I haven’t actually written in a long time which its an indication of how busy things have been around here. I put together a presentation about how to handle itermitent test failures earlier this year and I’ve been meaning to turn it into a document and I figured this was a good chance to do just that (you’re warned that this is the first draft). The presentation is way more entertaining than the document since you’re missing the jokes and the pretty picture but it’s still interesting enough if you’re into software testing.
Ever had a situation where you saw a test failing but since it didn’t immediately repro the failure got dismissed and then later the issue resurfaced and it ended up being a serious issue? We’ll explore as to why even though most of us agree we shouldn’t not ignore failures people still do along with some real case studies of occurrences of this that I’ve come across as a tester in Visual Studio. Finally we’ll talk about when it’s “ok” to dismiss a failure and ways to influence the culture around this.
Section 1: Introduction
Does this scenario sound familiar?
- Test fails
- First thing whomever looking at it does is to run it again
- Test passes
- If there was a bug it’s closed at not repro
- If it was on a test run it gets ignored as pass on rerun
- Real bug keeps lurking and resurfaces later
If it does it also probably frustrates you to no end. After all, tests are written for a reason and when they fail it usually means something is wrong. In theory all this sounds right but in practice it might not be the case. So why is it that we’re so far apart between what is should happen and what actually happens? From experience I can summarize the top reason for that in one of these 4 buckets:
- Everyone is on a tight schedule – This means that when there’s a business decision to be made you have to take some calculated risks and if a test is only failing sometimes that’s something you might justify living with.
- Investigations are unattractive work – Some people love digging into problems and figuring them out. Others view it as something that isn’t fun or something that they rather not do. I’d even go as far as say that some people think that doing test investigations is beneath them. Bottom line is that it isn’t glamorous work and some investigations can be very tedious.
- Lack of manual repro must mean that the user scenario isn’t broken – This falls under the blame the test category (which we’ll cover in more detail later). It’s very easy to blame test automation (which effectively translates to its someone else’s bug) when you’re dealing with a hard to repro bug.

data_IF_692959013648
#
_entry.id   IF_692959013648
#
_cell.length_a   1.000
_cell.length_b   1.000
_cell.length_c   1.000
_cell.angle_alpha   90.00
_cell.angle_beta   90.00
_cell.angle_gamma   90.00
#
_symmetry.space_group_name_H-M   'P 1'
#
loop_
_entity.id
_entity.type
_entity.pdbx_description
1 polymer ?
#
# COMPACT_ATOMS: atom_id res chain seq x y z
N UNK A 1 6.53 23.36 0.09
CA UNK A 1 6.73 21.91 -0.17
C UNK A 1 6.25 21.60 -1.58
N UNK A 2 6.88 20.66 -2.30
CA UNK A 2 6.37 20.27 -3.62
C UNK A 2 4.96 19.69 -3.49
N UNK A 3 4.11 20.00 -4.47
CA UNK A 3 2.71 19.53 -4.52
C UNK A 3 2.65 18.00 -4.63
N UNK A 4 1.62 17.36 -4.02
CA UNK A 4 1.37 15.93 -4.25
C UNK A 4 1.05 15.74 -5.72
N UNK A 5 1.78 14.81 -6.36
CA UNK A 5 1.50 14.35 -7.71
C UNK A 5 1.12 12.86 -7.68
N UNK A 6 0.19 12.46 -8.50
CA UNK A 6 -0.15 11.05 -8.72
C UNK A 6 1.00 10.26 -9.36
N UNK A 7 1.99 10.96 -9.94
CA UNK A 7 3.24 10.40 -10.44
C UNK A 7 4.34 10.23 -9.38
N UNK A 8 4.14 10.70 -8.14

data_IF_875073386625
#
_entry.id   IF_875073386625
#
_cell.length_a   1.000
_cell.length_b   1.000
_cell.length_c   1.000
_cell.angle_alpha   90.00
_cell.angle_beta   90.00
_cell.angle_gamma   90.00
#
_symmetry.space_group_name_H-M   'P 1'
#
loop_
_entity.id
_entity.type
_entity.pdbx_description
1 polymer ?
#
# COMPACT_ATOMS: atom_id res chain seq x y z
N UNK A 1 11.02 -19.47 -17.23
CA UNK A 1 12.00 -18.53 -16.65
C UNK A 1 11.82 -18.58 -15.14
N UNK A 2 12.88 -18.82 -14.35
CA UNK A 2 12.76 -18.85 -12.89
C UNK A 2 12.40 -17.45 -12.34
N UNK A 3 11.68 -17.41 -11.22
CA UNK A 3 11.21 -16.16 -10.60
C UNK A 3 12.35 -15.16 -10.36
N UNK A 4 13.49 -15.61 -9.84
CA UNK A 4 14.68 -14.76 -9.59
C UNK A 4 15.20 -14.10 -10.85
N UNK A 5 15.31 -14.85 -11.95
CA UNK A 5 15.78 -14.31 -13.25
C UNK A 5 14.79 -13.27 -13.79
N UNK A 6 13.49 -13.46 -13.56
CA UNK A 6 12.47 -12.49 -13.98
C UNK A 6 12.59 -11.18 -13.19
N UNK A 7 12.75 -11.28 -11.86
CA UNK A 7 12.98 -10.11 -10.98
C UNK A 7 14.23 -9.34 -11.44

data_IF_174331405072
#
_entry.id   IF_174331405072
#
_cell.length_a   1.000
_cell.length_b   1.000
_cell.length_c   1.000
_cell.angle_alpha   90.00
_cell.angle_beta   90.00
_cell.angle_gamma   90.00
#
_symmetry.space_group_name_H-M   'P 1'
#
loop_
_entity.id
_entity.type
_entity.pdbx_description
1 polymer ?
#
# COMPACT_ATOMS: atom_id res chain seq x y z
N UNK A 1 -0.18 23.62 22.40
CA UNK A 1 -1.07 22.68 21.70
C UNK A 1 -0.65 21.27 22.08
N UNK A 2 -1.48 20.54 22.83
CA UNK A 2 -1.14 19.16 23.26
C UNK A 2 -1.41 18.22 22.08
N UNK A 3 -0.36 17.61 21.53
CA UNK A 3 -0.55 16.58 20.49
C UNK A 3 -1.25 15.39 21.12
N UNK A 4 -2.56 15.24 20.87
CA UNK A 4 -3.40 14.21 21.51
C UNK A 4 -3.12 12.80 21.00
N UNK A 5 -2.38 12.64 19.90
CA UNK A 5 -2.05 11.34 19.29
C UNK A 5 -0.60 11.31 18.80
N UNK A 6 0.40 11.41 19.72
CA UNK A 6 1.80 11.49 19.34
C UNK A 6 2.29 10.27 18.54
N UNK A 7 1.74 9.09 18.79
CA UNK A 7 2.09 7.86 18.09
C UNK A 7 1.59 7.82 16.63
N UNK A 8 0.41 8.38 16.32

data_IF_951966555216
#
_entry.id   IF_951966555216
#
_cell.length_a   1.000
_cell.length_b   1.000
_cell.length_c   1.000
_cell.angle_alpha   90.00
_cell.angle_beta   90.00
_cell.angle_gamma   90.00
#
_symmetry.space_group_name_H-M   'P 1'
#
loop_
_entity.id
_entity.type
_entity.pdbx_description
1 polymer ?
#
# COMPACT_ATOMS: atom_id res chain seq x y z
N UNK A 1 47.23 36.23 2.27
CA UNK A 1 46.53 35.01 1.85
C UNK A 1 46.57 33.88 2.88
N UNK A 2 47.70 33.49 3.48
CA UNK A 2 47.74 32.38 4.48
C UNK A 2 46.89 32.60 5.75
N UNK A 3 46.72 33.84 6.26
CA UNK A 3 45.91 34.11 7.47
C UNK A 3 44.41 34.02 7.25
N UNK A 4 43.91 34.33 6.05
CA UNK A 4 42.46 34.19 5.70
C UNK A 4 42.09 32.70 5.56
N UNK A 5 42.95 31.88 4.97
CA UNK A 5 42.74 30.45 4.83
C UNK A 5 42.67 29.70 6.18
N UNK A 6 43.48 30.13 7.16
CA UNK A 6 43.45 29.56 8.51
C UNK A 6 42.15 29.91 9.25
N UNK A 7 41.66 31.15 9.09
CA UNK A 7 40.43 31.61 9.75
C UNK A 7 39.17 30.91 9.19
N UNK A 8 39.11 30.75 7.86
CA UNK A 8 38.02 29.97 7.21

- It’s easier to add a workaround in the test than to find the root cause – Sometimes people will agree that there’s a bug (albeit begrudgingly) but they’ll argue that working around the issue is easy and cheap so the test should be doing that instead.
Section 2: Culture around test failures
One big problem as to why even though people agree with the statements in the previous section is how tests (and by association) the testers are viewed and valued in an organization and more importantly how much does that organization value testing.
There are two very distinct lines of thought when talking about tests and as a tester you should always be pushing for the later:
- Tests are just things that need to run and pass before I check in my code changes.
- Tests results paint me an accurate picture of what the quality of my product is.
If you’re stuck around people that have the mindset of the former you’ve probably seen both of these:
- When a test fails the first thing a good number of developers ask is, “Is this a flaky test?”
The first thing you should ask yourself when a test fails is what new bug got introduced in the product and how do we fix it? Not if the test itself is full of bugs.
- The Guilty until proven innocent mentality
This is a variation on the last statement. For a lot of developers until you can prove and explain a product bug it’s considered a test bug.